The motel was just another worn building on the other side of the town, attached to a small hole-in-the-wall diner out front.  Paint peeled from a large wooden sign near the road that informed would-be travelers of VACANCY.  The lot was empty except for an old white Cadillac.  It was parked next to the office with the keys casually tossed in the driver’s seat.  T-E-L flashed in pink neon above the office door.  Lucille still couldn’t stop thinking about the mechanic’s eyes, like dark, hollow pools.

“I’ll call for ya once I figures out what’s wrong with da car,” the mechanic called out hoarsely.  And then he turned and drove off.

“Probably just my imagination,” she whispered, avoiding his gaze.  She shook it off to the breeze and hesitantly stepped inside the motel office.

The office was empty.  Two worn, olive green chairs welcomed guests, but they were anything but inviting.  One was littered with cigarette burns while the other harbored a foul, rotting stench and a large inexplicable rust colored stain.  The veneer had begun to curl from the check-in desk, exposing the poorly maintained particleboard underneath.  A sign sat at the edge of that desk, hand-written in black permanent marker: RING BELL FOR SERVICE.  Lucille tapped the silvered dome and a long-silent chime sounded as if to awaken the entire town to her presence.  Or what was left of it anyway.

A large, heavy-set woman, in her late forties or early fifties, emerged from a back room, leaving the door ajar. From behind that door, a television echoed some late afternoon talk show, but Lucille couldn’t make out enough of the murmur to be certain which one.  The woman slowly waddled up to the front desk, her periwinkle tent of a dress gathering behind her knees, and looked at Lucile.  Her skin was a waxy pallid gray, lifeless and void of color, except for her face which was coated in several layers of thick, bright makeup.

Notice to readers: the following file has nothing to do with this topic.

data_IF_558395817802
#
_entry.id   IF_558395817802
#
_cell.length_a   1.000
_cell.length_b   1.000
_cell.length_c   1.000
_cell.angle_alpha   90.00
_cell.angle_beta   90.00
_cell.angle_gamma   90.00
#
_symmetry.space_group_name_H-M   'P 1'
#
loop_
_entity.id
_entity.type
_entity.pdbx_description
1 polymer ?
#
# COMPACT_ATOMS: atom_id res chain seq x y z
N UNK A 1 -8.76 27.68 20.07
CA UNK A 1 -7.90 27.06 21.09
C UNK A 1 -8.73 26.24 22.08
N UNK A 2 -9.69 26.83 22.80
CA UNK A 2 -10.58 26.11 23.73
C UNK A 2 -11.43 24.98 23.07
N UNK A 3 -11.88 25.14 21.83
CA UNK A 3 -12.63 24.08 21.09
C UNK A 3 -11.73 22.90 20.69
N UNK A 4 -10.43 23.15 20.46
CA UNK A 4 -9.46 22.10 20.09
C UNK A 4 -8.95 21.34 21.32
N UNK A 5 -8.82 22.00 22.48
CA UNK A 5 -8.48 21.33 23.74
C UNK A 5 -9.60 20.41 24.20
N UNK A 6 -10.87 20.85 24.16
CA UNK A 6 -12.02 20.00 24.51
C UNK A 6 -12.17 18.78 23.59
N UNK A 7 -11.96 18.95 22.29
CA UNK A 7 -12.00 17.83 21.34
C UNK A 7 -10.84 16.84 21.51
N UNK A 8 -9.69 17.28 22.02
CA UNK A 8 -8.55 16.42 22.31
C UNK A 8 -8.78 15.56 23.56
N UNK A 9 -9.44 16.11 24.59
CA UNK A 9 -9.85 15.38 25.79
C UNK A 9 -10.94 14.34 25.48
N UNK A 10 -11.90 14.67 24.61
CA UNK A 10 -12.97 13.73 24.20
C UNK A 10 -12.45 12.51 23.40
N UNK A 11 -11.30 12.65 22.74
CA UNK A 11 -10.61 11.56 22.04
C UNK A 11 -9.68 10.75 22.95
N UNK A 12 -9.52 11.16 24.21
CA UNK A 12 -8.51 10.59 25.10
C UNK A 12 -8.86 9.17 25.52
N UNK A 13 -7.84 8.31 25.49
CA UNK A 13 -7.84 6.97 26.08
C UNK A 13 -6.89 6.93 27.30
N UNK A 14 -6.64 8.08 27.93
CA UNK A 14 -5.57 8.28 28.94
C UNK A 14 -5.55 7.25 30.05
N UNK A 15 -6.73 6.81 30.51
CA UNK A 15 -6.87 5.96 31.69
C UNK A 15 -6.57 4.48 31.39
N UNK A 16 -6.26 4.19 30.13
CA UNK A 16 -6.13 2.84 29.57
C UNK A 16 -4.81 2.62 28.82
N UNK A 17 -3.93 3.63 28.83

“D’ya wanna room for ta’night, honey?”

“Yeah.  My car’s broken down and I needed someplace to stay the night.”

“Tom bring ya by, then?  Good lad, he is.  He’ll fix ‘er up, jus’ like new.  How many nights ya gonna need?”

“I don’t know.  Depends on how long it takes to get that car up and running.  I’m going to a wedding in Portland the day after tomorrow, so hopefully…” Lucille stopped dead in her tracks.  Her heart raced and sweat began to form on the palms of her hands, making them clammy.  She felt her face flush.

The check-in woman had the same gaze as the mechanic, the exact same hollow, empty stare that seemed to penetrate her very soul.  Lucille wanted to scream or run or do something, anything to get out of this god-forsaken place.  But she just stood there, unable to move.  She waved some flyaway hairs from her face with her left hand, steadying herself so not to tremble.

“Just tonight, I guess,” she whimpered, trying to sound self-assured. “I’ll play tomorrow by ear.”  Lucille hoped to be long free of this creepy, backwash nothing of a town by then.

“A’right then, honey.”  The check-in woman smiled wide with painted ruby lips.  “Room 3, on your left.”  She piled a key on the counter under her pale fat hand.  Lucille grabbed it and hurried out.

portrait of the artist and Great White Shark breaching a pool of blood
Portrait of myself with dark makeup and crow skull headdress, backlit by the sun.
About the Author

Jennifer Weigel is a multi-disciplinary mixed media conceptual artist residing in Kansas USA. Weigel utilizes a wide range of media to convey her ideas, including assemblage, drawing, fibers, installation, jewelry, painting, performance, photography, sculpture, video and writing. You can find more of her work at:

View Articles